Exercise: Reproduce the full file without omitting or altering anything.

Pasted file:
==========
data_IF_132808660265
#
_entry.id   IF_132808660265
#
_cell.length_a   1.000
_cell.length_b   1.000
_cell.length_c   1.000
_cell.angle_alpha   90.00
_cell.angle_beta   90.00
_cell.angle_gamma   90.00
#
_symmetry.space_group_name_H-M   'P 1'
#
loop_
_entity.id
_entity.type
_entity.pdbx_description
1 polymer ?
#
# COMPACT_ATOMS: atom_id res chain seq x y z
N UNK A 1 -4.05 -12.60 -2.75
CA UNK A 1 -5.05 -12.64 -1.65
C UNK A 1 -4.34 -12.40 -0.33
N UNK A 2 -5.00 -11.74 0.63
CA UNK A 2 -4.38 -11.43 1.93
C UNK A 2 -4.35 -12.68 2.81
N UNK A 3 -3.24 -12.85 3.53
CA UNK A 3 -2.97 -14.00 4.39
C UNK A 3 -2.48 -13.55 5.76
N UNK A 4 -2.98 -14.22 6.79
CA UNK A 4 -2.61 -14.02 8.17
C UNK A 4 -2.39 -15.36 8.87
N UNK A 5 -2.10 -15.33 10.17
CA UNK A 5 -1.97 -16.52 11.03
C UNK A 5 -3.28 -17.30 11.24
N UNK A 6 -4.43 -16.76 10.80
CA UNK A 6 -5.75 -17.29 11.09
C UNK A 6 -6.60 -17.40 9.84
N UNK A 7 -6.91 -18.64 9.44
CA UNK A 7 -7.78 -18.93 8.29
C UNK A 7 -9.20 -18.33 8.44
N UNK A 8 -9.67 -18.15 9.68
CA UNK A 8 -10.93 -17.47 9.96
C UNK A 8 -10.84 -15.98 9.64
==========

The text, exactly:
data_IF_132808660265
#
_entry.id   IF_132808660265
#
_cell.length_a   1.000
_cell.length_b   1.000
_cell.length_c   1.000
_cell.angle_alpha   90.00
_cell.angle_beta   90.00
_cell.angle_gamma   90.00
#
_symmetry.space_group_name_H-M   'P 1'
#
loop_
_entity.id
_entity.type
_entity.pdbx_description
1 polymer ?
#
# COMPACT_ATOMS: atom_id res chain seq x y z
N UNK A 1 -4.05 -12.60 -2.75
CA UNK A 1 -5.05 -12.64 -1.65
C UNK A 1 -4.34 -12.40 -0.33
N UNK A 2 -5.00 -11.74 0.63
CA UNK A 2 -4.38 -11.43 1.93
C UNK A 2 -4.35 -12.68 2.81
N UNK A 3 -3.24 -12.85 3.53
CA UNK A 3 -2.97 -14.00 4.39
C UNK A 3 -2.48 -13.55 5.76
N UNK A 4 -2.98 -14.22 6.79
CA UNK A 4 -2.61 -14.02 8.17
C UNK A 4 -2.39 -15.36 8.87
N UNK A 5 -2.10 -15.33 10.17
CA UNK A 5 -1.97 -16.52 11.03
C UNK A 5 -3.28 -17.30 11.24
N UNK A 6 -4.43 -16.76 10.80
CA UNK A 6 -5.75 -17.29 11.09
C UNK A 6 -6.60 -17.40 9.84
N UNK A 7 -6.91 -18.64 9.44
CA UNK A 7 -7.78 -18.93 8.29
C UNK A 7 -9.20 -18.33 8.44
N UNK A 8 -9.67 -18.15 9.68
CA UNK A 8 -10.93 -17.47 9.96
C UNK A 8 -10.84 -15.98 9.64